This issue poses an even bigger problem that people might not be conscious of. Again, models aren’t the household names that they once were, save Cara, Karlie, Gisele, and their contemporaries. But models are still everywhere. The girls that walk all of these shows will be the ones to snatch up the advertisements, and these large-scale visions of what is beautiful will perpetuate and even worsen the already twisted beauty standards around the globe. Why would a brand want to be seen as a bastion of white supremacy, represented by a hard-to-look-at 16-year-old nonetheless? And for the casting supposedly “based on socioeconomics,” why would you want to alienate yourself completely from certain groups?

On the bright side, there are still a few brands whose presentations should be commended. Of course, there’s always room to be improved in this department, but labels like Balmain, Burberry Prorsum, Diane von Furstenberg, and Rick Owens showed that it is possible to cast a more diverse range of models, while recognizable faces of all ethnic backgrounds don’t take away from the clothes. Meanwhile, relative newcomers like Malaika Firth, Issa Lish, Binx Walton, Bhumika Arora, Leila Nda, and Aya Jones provided a hopeful view of the multiethnic runways and memorable figures to come. The struggle towards diversifying the runway isn’t about all-black, all-Asian, or all-any other type of show. Instead, it shouldn’t be seen as some type of major surprise if a lineup consists of a proportionate amount of models from various ethnicities. There’s a time and a place for Harleth Kuusik, and there’s no reason why she can’t walk the runway alongside girls like Dylan Xue and Emely Montero.

Of course, there is so much more to this issue; we haven’t even touched menswear, and we could get way more in-depth from a sociological and historical framework. To the people getting annoyed by the incessant discussion of this topic in the fashion sphere: it’s just as annoying to have to keep bringing it up. This piece isn’t meant to call out a bunch of designers, cyber-bully models, or cause unnecessary Internet drama within the industry. None of the designers’ immense talent is in question, as even some of the most disappointing casts carried some insanely beautiful work. But it’s time to wake up. If calling out racist actions causes a stir, then maybe that’s what the industry needs. This isn’t the 1950s (not that racism was ever okay), and it’s time for the fashion industry to catch up to the rest of the world. And while this type of change won’t happen overnight, we could at least start seeing more unique beauties like in years past. Let’s hope that Gemma Ward’s return will usher in a resurgence of inspiring, immensely beautiful fashion models, and let’s hope that diversity comes along with it.

 

Tell us how you feel about the current climate of the modeling industry, and don’t hesitate to repost and share this article.

Photo Credit: fashiondevotee.com

Thank You, Bethann

· Inspiration, Thoughts · , , , , , , ,
Photo Credit: fashiondevotee.com

Photo Credit: fashiondevotee.com

You’ve probably heard the name Bethann Hardison at least once recently. The Brooklyn native first made waves as one of the most successful black models during the 1970s, appearing on countless top-tier runways and magazine covers. Shortly after, she started the Bethann Management Agency, subsequently followed by the Black Girls Coalition, both of which aimed to help diversify the fashion industry. But that was just the beginning.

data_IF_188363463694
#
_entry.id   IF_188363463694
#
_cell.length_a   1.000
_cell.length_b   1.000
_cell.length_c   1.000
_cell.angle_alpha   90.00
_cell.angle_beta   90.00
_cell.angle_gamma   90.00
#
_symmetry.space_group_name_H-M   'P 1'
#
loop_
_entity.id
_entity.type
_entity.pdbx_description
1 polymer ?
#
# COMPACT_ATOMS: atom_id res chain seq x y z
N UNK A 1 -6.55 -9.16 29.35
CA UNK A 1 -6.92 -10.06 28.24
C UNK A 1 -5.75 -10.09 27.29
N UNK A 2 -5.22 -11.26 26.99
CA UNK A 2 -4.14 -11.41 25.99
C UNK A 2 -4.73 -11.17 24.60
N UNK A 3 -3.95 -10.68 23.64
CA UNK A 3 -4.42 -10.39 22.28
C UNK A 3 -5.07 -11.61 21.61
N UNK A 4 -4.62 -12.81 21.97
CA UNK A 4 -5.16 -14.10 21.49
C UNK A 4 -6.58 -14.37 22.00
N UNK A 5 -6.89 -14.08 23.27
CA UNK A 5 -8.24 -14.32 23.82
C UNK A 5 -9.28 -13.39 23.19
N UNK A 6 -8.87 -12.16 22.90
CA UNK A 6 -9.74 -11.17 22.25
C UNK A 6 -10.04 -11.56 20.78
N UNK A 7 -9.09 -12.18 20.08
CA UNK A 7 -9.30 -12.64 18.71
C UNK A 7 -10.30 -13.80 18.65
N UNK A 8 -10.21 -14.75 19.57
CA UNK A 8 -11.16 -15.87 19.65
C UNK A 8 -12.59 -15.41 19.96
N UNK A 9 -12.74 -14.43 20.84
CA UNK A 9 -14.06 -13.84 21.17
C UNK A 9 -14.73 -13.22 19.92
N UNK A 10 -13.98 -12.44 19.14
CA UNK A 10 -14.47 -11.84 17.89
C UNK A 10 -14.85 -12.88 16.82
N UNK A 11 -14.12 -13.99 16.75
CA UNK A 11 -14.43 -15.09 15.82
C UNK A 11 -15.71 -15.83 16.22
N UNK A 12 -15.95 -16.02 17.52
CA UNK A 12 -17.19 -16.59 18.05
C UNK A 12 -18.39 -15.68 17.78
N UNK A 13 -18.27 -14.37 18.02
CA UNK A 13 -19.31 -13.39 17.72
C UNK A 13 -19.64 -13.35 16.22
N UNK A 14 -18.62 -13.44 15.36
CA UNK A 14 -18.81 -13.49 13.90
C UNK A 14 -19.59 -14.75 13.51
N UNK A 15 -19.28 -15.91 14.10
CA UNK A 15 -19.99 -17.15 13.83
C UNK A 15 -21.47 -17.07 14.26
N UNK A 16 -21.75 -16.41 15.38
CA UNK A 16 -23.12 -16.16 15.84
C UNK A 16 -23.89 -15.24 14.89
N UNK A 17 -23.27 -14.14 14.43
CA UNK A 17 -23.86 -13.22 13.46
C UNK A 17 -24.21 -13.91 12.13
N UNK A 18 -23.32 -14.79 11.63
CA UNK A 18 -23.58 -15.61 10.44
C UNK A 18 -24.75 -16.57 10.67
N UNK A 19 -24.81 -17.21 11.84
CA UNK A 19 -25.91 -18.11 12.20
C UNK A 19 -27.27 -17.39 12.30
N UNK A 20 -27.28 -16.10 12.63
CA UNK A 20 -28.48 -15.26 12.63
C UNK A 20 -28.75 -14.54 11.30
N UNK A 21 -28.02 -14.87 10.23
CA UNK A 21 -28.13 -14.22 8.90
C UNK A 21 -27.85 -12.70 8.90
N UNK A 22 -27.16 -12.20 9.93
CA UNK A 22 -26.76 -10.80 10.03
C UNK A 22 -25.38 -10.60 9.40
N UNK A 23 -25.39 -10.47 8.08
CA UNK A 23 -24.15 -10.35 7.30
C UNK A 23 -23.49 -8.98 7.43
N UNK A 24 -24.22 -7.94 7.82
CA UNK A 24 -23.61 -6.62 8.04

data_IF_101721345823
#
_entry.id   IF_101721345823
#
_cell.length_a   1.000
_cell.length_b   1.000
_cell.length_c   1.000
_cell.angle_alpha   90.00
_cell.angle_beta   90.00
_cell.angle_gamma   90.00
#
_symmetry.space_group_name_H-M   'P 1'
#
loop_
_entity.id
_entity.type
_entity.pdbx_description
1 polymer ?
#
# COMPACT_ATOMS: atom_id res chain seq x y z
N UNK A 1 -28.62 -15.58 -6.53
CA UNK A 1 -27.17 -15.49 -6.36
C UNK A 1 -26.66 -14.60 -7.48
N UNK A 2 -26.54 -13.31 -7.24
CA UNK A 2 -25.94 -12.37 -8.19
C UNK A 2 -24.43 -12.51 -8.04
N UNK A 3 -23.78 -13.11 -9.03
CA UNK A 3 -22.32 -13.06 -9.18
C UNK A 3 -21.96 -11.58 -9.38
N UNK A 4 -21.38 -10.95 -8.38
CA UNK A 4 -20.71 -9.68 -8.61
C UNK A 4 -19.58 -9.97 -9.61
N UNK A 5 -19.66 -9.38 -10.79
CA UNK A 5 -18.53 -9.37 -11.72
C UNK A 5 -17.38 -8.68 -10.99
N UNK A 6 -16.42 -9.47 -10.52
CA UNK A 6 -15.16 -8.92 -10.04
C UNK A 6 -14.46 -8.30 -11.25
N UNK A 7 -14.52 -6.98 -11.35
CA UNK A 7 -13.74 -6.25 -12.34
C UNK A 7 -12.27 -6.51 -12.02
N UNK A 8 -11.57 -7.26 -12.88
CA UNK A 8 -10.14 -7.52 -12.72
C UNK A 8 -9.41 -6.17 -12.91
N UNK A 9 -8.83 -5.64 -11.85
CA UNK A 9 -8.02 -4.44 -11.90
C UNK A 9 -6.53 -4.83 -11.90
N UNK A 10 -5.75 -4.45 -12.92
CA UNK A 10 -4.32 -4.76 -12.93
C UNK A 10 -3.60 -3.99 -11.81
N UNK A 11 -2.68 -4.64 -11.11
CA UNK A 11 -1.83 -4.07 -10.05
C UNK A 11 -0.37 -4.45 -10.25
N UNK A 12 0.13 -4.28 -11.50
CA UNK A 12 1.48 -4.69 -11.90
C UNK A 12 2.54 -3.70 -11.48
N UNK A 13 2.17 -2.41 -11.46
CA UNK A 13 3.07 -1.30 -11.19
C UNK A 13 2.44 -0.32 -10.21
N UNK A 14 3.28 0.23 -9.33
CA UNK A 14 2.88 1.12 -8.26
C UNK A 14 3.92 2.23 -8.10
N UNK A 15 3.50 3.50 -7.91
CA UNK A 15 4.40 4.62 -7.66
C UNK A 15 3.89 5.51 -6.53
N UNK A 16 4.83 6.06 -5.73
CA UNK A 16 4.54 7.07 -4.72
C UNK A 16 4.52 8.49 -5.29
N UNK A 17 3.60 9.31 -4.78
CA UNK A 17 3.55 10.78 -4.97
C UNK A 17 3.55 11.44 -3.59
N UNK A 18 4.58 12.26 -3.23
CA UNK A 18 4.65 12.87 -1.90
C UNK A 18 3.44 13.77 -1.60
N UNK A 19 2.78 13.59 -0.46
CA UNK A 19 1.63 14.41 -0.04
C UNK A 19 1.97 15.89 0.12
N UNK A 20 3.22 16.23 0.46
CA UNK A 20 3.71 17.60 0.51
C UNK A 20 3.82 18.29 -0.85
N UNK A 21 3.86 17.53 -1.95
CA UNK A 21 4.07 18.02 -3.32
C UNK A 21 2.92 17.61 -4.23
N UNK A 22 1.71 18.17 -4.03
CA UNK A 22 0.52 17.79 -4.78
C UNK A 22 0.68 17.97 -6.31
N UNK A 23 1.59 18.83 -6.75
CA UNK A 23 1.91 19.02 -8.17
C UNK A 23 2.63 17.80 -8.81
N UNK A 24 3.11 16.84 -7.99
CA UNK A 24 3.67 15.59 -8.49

There’s no denying that race has played and interesting and often difficult role in fashion, as the industry noted for its unique viewpoints and varied ideologies has an unfortunate discriminatory tendency. However, Bethann Hardison has been arguably the most crucial player when it comes to integrating the industry, comparing her activism in one interview to the MTA’s “if you see something, say something policy.” There’s no doubt that Ms. Hardison is saying something.

And the world is finally listening.

Hardison’s biggest push towards diversifying the fashion industry – particularly in terms of modeling – came in 2013, when she teamed up with Naomi Campbell and Iman to launch Balance Diversity and the Diversity Coalition. Sure, most people noticed when the team wrote letters to the major governing fashion bodies in New York, London, Milan, and Paris, naming several major fashion houses that were guilty of the racist act of casting only white models in their presentations. But the statement was more than just some juicy gossip. Instead, it was the wakeup call that the industry finally needed.

Bethann Hardison’s valiant, thoughtful, courageous, and inspirational battle towards changing the immensely disappointing trend of implicit and explicit racism in fashion was honored at the monumental CFDA Awards on Monday, June 2. Receiving the Founder’s Award for her relentless work, the iconic figure finally received the support of the American fashion realm – looking stunning in an embellished Prabal Gurung gown, nonetheless.

Of course, change doesn’t happen over night, a fact that Bethann Hardison has mentioned before. However, we have been seeing some – albeit small – improvements regarding diversity in the fashion industry. While we can only hope for this to progress, we have to note Bethann Hardison’s pivotal role in making one of the greatest changes imaginable.

Thank you Bethann Hardison.